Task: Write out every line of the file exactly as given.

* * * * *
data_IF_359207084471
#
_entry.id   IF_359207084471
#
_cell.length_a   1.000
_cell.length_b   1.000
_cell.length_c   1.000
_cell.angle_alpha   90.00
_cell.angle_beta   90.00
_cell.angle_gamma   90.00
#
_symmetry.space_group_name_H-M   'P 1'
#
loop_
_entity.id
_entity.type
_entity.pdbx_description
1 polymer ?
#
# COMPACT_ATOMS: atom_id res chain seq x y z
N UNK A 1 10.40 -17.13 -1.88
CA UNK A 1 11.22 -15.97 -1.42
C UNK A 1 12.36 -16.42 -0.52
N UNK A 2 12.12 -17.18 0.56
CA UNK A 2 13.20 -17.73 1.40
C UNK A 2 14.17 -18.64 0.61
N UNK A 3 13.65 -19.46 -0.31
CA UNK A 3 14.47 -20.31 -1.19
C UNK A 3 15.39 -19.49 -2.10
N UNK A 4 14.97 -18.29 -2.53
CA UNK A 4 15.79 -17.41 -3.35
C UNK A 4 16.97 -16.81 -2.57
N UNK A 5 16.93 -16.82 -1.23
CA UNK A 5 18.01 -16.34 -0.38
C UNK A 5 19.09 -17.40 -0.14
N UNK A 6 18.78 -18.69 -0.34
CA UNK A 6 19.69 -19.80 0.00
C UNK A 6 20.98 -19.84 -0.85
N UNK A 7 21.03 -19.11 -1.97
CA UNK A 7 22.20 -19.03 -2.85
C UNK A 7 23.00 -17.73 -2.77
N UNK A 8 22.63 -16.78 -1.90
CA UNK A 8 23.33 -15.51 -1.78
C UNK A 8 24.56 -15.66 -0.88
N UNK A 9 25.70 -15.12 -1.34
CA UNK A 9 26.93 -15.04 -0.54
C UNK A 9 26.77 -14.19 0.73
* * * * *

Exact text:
data_IF_359207084471
#
_entry.id   IF_359207084471
#
_cell.length_a   1.000
_cell.length_b   1.000
_cell.length_c   1.000
_cell.angle_alpha   90.00
_cell.angle_beta   90.00
_cell.angle_gamma   90.00
#
_symmetry.space_group_name_H-M   'P 1'
#
loop_
_entity.id
_entity.type
_entity.pdbx_description
1 polymer ?
#
# COMPACT_ATOMS: atom_id res chain seq x y z
N UNK A 1 10.40 -17.13 -1.88
CA UNK A 1 11.22 -15.97 -1.42
C UNK A 1 12.36 -16.42 -0.52
N UNK A 2 12.12 -17.18 0.56
CA UNK A 2 13.20 -17.73 1.40
C UNK A 2 14.17 -18.64 0.61
N UNK A 3 13.65 -19.46 -0.31
CA UNK A 3 14.47 -20.31 -1.19
C UNK A 3 15.39 -19.49 -2.10
N UNK A 4 14.97 -18.29 -2.53
CA UNK A 4 15.79 -17.41 -3.35
C UNK A 4 16.97 -16.81 -2.57
N UNK A 5 16.93 -16.82 -1.23
CA UNK A 5 18.01 -16.34 -0.38
C UNK A 5 19.09 -17.40 -0.14
N UNK A 6 18.78 -18.69 -0.34
CA UNK A 6 19.69 -19.80 0.00
C UNK A 6 20.98 -19.84 -0.85
N UNK A 7 21.03 -19.11 -1.97
CA UNK A 7 22.20 -19.03 -2.85
C UNK A 7 23.00 -17.73 -2.77
N UNK A 8 22.63 -16.78 -1.90
CA UNK A 8 23.33 -15.51 -1.78
C UNK A 8 24.56 -15.66 -0.88
N UNK A 9 25.70 -15.12 -1.34
CA UNK A 9 26.93 -15.04 -0.54
C UNK A 9 26.77 -14.19 0.73